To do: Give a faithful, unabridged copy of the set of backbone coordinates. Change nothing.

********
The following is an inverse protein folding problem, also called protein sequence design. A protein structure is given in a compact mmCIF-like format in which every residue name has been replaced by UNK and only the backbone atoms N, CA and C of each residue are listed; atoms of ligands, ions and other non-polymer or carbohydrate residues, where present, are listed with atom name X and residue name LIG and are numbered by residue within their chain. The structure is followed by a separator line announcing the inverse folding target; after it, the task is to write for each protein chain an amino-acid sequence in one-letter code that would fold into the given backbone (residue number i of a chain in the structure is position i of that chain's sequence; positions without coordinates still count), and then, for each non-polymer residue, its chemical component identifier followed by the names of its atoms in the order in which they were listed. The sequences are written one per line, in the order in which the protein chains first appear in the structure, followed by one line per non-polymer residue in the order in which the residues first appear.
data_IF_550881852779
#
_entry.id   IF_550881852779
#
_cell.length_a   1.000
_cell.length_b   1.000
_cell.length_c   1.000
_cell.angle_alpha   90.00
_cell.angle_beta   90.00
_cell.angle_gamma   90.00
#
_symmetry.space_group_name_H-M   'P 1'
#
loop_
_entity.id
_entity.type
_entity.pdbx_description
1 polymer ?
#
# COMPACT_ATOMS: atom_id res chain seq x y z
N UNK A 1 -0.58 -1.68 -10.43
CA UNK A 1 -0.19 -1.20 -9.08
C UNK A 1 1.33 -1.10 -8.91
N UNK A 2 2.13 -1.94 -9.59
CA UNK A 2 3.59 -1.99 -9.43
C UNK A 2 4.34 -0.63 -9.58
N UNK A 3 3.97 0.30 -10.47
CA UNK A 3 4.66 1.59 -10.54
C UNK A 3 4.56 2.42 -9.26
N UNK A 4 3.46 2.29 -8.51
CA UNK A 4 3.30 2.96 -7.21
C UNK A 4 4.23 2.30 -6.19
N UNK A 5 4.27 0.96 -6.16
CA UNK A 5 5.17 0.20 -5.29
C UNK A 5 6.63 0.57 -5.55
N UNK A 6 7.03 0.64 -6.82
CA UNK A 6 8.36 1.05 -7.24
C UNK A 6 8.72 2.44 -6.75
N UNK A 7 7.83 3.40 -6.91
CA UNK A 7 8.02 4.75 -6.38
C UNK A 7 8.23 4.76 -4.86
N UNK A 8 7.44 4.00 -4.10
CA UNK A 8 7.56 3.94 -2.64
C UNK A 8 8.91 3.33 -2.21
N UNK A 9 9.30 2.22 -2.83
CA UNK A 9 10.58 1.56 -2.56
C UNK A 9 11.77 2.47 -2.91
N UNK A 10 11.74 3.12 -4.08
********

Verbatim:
The following is an inverse protein folding problem, also called protein sequence design. A protein structure is given in a compact mmCIF-like format in which every residue name has been replaced by UNK and only the backbone atoms N, CA and C of each residue are listed; atoms of ligands, ions and other non-polymer or carbohydrate residues, where present, are listed with atom name X and residue name LIG and are numbered by residue within their chain. The structure is followed by a separator line announcing the inverse folding target; after it, the task is to write for each protein chain an amino-acid sequence in one-letter code that would fold into the given backbone (residue number i of a chain in the structure is position i of that chain's sequence; positions without coordinates still count), and then, for each non-polymer residue, its chemical component identifier followed by the names of its atoms in the order in which they were listed. The sequences are written one per line, in the order in which the protein chains first appear in the structure, followed by one line per non-polymer residue in the order in which the residues first appear.
data_IF_550881852779
#
_entry.id   IF_550881852779
#
_cell.length_a   1.000
_cell.length_b   1.000
_cell.length_c   1.000
_cell.angle_alpha   90.00
_cell.angle_beta   90.00
_cell.angle_gamma   90.00
#
_symmetry.space_group_name_H-M   'P 1'
#
loop_
_entity.id
_entity.type
_entity.pdbx_description
1 polymer ?
#
# COMPACT_ATOMS: atom_id res chain seq x y z
N UNK A 1 -0.58 -1.68 -10.43
CA UNK A 1 -0.19 -1.20 -9.08
C UNK A 1 1.33 -1.10 -8.91
N UNK A 2 2.13 -1.94 -9.59
CA UNK A 2 3.59 -1.99 -9.43
C UNK A 2 4.34 -0.63 -9.58
N UNK A 3 3.97 0.30 -10.47
CA UNK A 3 4.66 1.59 -10.54
C UNK A 3 4.56 2.42 -9.26
N UNK A 4 3.46 2.29 -8.51
CA UNK A 4 3.30 2.96 -7.21
C UNK A 4 4.23 2.30 -6.19
N UNK A 5 4.27 0.96 -6.16
CA UNK A 5 5.17 0.20 -5.29
C UNK A 5 6.63 0.57 -5.55
N UNK A 6 7.03 0.64 -6.82
CA UNK A 6 8.36 1.05 -7.24
C UNK A 6 8.72 2.44 -6.75
N UNK A 7 7.83 3.40 -6.91
CA UNK A 7 8.02 4.75 -6.38
C UNK A 7 8.23 4.76 -4.86
N UNK A 8 7.44 4.00 -4.10
CA UNK A 8 7.56 3.94 -2.64
C UNK A 8 8.91 3.33 -2.21
N UNK A 9 9.30 2.22 -2.83
CA UNK A 9 10.58 1.56 -2.56
C UNK A 9 11.77 2.47 -2.91
N UNK A 10 11.74 3.12 -4.08